Have you heard about stroke survivor Jill Bolte Taylor?
She’s a neuroanatomist/brain scientist/brain researcher (pretty much an expert on all things BRAIN) who got to study her own stroke as it happened.
And it provided her with powerful insight that she devoted her career to sharing.
So if you haven’t watched her TedTalk yet, watch it here – it’s inspirational.
And if you haven’t read her book yet, My Stroke of Insight, find it here – it’s even better.
In that book, Dr. Taylor lists 40 things that she needed during her recovery – and we found them powerful lessons that everyone should know; caregivers, friends, family, and general public alike.
The first 8 topics on this last came from her. After this article was published, it quickly became one of our most popular. So we have updated it with the rest!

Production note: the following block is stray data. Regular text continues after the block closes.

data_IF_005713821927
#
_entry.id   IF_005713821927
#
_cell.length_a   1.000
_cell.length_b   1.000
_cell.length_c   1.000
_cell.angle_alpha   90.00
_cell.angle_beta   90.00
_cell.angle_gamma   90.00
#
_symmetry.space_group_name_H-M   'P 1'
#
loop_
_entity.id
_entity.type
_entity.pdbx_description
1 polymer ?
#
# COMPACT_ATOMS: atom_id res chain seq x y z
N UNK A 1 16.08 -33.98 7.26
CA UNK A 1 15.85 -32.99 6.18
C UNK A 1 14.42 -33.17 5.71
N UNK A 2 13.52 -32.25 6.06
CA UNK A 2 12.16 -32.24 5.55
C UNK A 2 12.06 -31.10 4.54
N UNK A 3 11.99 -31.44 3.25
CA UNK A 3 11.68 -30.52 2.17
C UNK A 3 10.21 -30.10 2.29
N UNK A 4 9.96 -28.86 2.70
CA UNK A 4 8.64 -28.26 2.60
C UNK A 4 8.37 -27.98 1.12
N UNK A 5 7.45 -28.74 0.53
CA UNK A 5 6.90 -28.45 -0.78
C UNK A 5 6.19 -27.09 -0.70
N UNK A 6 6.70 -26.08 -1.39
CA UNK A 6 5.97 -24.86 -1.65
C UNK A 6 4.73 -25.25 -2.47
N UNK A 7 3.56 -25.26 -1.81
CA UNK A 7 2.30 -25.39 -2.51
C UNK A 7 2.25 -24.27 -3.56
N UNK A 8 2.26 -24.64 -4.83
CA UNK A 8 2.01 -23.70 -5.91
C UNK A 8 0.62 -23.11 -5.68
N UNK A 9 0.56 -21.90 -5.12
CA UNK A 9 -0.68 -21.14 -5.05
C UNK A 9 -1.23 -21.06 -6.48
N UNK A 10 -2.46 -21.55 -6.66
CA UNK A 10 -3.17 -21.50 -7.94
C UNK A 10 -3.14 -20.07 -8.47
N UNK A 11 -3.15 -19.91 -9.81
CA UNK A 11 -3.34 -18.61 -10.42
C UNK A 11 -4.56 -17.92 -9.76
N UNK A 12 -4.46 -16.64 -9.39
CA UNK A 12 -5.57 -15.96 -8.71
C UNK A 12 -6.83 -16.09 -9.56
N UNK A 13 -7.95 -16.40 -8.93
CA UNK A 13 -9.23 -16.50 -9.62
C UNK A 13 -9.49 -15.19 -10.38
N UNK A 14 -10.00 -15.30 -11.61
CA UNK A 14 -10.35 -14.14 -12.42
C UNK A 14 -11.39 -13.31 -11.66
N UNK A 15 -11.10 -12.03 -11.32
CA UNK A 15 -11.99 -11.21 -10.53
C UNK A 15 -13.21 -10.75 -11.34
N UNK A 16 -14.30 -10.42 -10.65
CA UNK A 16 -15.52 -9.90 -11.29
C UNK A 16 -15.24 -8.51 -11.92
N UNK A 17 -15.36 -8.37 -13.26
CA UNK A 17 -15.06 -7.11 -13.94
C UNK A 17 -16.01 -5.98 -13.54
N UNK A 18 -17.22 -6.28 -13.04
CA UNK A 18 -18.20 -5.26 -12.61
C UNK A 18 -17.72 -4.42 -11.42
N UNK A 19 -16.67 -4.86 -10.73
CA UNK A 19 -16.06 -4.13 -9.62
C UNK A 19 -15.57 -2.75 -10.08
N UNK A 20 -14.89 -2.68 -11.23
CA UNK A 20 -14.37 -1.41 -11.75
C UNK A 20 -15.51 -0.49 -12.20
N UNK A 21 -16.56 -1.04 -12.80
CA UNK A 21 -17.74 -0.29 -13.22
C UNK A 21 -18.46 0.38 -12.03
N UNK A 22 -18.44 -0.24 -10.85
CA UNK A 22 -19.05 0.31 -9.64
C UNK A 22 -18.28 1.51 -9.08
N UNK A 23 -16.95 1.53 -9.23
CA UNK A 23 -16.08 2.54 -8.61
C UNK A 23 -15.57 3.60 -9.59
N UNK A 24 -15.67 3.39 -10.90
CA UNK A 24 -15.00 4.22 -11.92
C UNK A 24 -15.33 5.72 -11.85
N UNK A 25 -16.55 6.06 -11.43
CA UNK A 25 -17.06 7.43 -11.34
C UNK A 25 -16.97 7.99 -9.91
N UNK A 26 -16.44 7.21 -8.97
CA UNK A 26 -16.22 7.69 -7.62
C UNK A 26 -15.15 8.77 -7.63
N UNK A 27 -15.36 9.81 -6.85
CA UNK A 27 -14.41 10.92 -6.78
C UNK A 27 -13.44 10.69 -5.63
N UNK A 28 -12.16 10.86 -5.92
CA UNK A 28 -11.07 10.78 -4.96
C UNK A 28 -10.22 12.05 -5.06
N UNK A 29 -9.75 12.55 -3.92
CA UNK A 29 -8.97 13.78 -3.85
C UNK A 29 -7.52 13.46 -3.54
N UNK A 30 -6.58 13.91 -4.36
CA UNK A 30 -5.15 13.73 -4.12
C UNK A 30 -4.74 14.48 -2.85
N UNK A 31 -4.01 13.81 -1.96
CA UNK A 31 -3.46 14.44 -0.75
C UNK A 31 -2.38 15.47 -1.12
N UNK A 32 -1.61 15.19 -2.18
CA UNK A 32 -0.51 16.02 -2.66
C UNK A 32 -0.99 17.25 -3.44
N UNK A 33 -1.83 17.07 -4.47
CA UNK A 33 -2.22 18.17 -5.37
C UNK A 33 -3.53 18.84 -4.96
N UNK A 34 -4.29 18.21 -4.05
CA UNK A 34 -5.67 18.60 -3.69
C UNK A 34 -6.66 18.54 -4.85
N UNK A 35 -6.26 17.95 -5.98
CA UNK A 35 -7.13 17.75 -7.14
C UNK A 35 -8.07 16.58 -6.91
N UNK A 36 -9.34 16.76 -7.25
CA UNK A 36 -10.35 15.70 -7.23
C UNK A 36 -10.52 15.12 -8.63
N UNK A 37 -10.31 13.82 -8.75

1. Be as patient with me the twentieth time you teach me something as you were the first.
Stroke recovery means relearning everything for the first time again.
If a child cannot repeat the alphabet from memory after the first try, you wouldn’t grow impatient. You’d be understanding because it’s his/her first time.
The same things applies to stroke recovery.
Stroke survivors are relearning everything as if it’s the first time.
So be patient, compassionate, and caring.
2. I am not stupid, I am wounded. Please respect me.
Stroke does not affect someone’s intelligence.
A survivor may take longer to find the right words, but they’re the same smart person inside.
Every stroke survivor is worthy of respect – period.
3. Protect my energy. No talk radio, TV, or nervous visitors.
This is one of the reasons why mindfulness is so important during stroke recovery.
During stroke recovery, the brain needs stimulation in order to heal itself. But it needs specific stimulation – and not too much!
But the stimulation of background noise only drains on the limited energy that a healing brain has.
So limit as many distractions as you can.
4. Make eye contact with me. I am in here – come find me. Encourage me.